South African way of suffering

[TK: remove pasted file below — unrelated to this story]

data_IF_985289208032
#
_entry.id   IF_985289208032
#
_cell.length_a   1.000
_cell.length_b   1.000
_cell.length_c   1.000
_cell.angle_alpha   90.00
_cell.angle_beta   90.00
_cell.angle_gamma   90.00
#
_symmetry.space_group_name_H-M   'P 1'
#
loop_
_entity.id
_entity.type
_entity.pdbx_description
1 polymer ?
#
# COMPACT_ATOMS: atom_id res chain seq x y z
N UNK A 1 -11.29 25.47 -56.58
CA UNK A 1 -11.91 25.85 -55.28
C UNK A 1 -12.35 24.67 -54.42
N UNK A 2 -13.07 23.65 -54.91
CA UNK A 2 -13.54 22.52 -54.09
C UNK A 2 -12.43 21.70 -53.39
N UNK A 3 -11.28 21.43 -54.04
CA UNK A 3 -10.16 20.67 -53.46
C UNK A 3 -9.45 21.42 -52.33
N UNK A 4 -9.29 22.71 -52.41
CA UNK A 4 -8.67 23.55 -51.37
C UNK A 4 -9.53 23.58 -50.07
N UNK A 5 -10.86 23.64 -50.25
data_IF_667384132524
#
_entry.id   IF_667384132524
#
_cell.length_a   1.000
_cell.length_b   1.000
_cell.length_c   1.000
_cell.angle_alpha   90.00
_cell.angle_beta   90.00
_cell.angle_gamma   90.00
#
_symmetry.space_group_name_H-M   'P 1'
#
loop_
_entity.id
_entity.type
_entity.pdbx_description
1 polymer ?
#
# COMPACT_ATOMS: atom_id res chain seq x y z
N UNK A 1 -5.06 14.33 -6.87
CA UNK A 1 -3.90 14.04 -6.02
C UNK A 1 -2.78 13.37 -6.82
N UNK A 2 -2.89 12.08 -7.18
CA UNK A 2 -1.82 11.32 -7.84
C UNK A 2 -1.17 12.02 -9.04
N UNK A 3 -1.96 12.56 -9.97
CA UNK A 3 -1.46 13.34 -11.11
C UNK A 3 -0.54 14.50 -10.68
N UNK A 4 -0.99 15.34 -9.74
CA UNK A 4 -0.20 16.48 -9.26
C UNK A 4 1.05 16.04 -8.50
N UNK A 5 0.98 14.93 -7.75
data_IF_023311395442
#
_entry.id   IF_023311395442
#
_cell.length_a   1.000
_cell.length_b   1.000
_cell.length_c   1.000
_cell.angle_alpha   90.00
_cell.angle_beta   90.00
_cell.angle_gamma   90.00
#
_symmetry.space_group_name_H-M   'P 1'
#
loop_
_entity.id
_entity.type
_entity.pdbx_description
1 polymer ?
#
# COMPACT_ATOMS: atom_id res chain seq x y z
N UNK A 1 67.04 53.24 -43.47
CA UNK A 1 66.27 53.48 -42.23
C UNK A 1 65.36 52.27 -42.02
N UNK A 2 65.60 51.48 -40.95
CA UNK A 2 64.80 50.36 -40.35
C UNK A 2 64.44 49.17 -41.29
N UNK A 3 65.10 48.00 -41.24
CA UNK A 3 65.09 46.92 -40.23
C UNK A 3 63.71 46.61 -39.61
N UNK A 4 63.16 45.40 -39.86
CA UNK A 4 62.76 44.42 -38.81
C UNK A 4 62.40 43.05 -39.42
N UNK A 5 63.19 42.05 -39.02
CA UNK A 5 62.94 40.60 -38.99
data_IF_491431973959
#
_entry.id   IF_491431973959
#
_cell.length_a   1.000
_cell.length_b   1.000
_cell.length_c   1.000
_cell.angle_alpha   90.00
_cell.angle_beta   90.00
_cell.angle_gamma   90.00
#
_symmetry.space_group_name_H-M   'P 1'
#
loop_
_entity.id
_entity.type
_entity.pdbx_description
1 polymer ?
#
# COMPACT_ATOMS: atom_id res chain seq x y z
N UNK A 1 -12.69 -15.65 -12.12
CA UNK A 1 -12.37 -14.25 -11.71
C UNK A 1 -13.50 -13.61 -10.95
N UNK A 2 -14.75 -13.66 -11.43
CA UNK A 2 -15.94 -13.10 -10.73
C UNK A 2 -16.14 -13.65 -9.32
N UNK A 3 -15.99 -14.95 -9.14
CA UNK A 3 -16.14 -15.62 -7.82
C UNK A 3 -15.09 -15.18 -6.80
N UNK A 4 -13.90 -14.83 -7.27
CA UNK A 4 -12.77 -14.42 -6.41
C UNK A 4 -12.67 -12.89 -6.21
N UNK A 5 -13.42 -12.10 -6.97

With the release of Nelson Mandela and the election of a democratic goverment in 1994, the apartheid period that had scarred South Africa for decades appeared to have come to an end. But the longstanding conflict and hostility that that had built up over the years remained unresolved. The Truth and Reconciliation Commission which was set up in 1995 attempted to bring redemption and forgiveness for the terrible crimes of the past that it helped bring to the surface. Caught between the urgent need for change and the weight of irrevocable injustices, South Africans struggled to make sense of their world. William Kentridge’s art is an imaginative and highly distinctive expression of post-apartheid contradictions. Kentridge is perhaps the only South African artist to have reached such international exposure since the lifting of apartheid. Raised in a family of lawyers that were actively involved in anti-apartheid activities, Kentridge has evolved into one of the most compelling contemporary artists internationally. His work has been shown in major museums and at events around the world: His participation in the 1997 Kassel Documenta was followed by large exhibitions in the US and presentations of his work at some of Europe’s most prestigious museums. The work that attracted the most international acclaim is Kentridge’s handmade, animated films, made from a succession of his charcoal drawings. The artist photographs them in the process of their making and edits the various stages into a filmic sequence. The process of erasing and redrawing each image and photographing each stage builds up to the final film, a hybrid art form that combines traditional draftsmanship and photography (Kentridge has called the technique «stone-age filmmaking»). Each work requires months to complete. One of those films, «Learning to Play the Flute» (2003), is on view at the Kappatos Gallery at Kentridge’s joint exhibition with Penelope Siopis, a South African artist of Greek origin and of roughly the same age as Kentridge. Like Kentridge, Siopis is haunted by South Africa’s recent history. Her art unveils and denounces shameful crimes and injustices but its perspective seems more pensive and forlorn than declarational or protest-oriented. Guilt, responsibility, complicity and confession are concepts shared by both artists. This similarity, however, is not underlined at the Kappatos exhibition. «Learning to Play the Flute» by Kentridge is perhaps one of his least politically oriented works. («Stereoscope,» which is his work on view at the Synopsis exhibition at the Athens Concert Hall, openly deals with post-apartheid issues.) The work, which includes the projection of an animation film on a blackboard, and a large charcoal drawing printed on the torn-off pages of an encyclopaedia (Kentridge often combines drawings with animation films), was actually made in preparation for a production of Mozart’s opera that Kentridge will direct in 2005. It grew out of the artist’s extensive work with theater and opera productions both as actor, director and set designer since the mid-1970s. In the early 1980s, Kentridge studied mime and theater in Paris and has since worked with the Handspring Puppet Company. Although Kentridge’s social and political concerns can be detected in the symbolic language of his animated images, his video presented at the exhibition is not about post-apartheid. Siopis’s work is. Her installation is about the rape of children (apparently one of the most frequently committed crimes in South Africa) and the torture inflicted by whites on black South Africans. A series of small paintings arranged in a frieze-like manner across the walls of the gallery and below eye level (as if meant to be seen by a child) narrate in an almost filmic sequence – akin to Kentridge’s work – physical pain and humiliation. Red-and-pink colors predominate, evoking bleeding and the violation of innocence, while black suggests drama and death. Across the wall, Siopis has gathered instruments of torture accompanied by textual descriptions of each one of them. Both works are about exposing shame publicly, about depicting shame and recognizing it as a collective feeling among South Africans. The installation is about coming to terms with one’s conscience, both individual and collective, which is also one of the most central themes in the work of William Kentridge. In his films, Kentridge often blends personal memory and everyday, mundane activities with political and social events narrated in an elliptical, symbolic language. The image of a man petting a cat, drinking coffee or shaving is, for example, followed by or seen against the background of an outrageous act such as a dog’s head exploding into bits or bodies being beaten and shot. The images in the film unravel in a virtually stream-of-consciousness fashion, surreal and incoherent, through strange and clever associations that are entertaining and almost hypnotizing to watch (the soundtrack adds to this effect by building up to a rhythm) but strangely melancholy at the same time. This careful balance between wit and sorrow, making us feel victimized but culpable at the same time, is one of the aspects of his art that makes the films so compelling. Kentridge uses recurring motifs such as the camera (and its diverse connotations as a mechanism of control, surveillance or as an optical device that has made us perceive the world differently) as well as several stock characters: The Johannesburg magnate Soho Eckstein, portrayed as a middle-aged man in a suit, and Felix Teitlebaum, Kentridge’s alter ego, an artist and dreamer, are two of his central characters, each belonging to opposing worlds. One point that has been made about Kentridge’s art is that it explores the intervening space between memory and amnesia, what the artist has referred to as «the dulling of memory.» The act of erasing that he uses in his drawings is connected to this concern. Kentridge considers such issues with great insight and imagination. Just as his films arrive at no definite end, his art makes no moral statement. But his films manage to engage the viewer through their entire duration and to make him think not only about the condition of the world but about the frailties of human nature and one’s own share of responsibility. William Kentridge and Penelope Siopis, at the Kappatos Gallery (6 Aghias Irinis, 210.311.7931) through Saturday.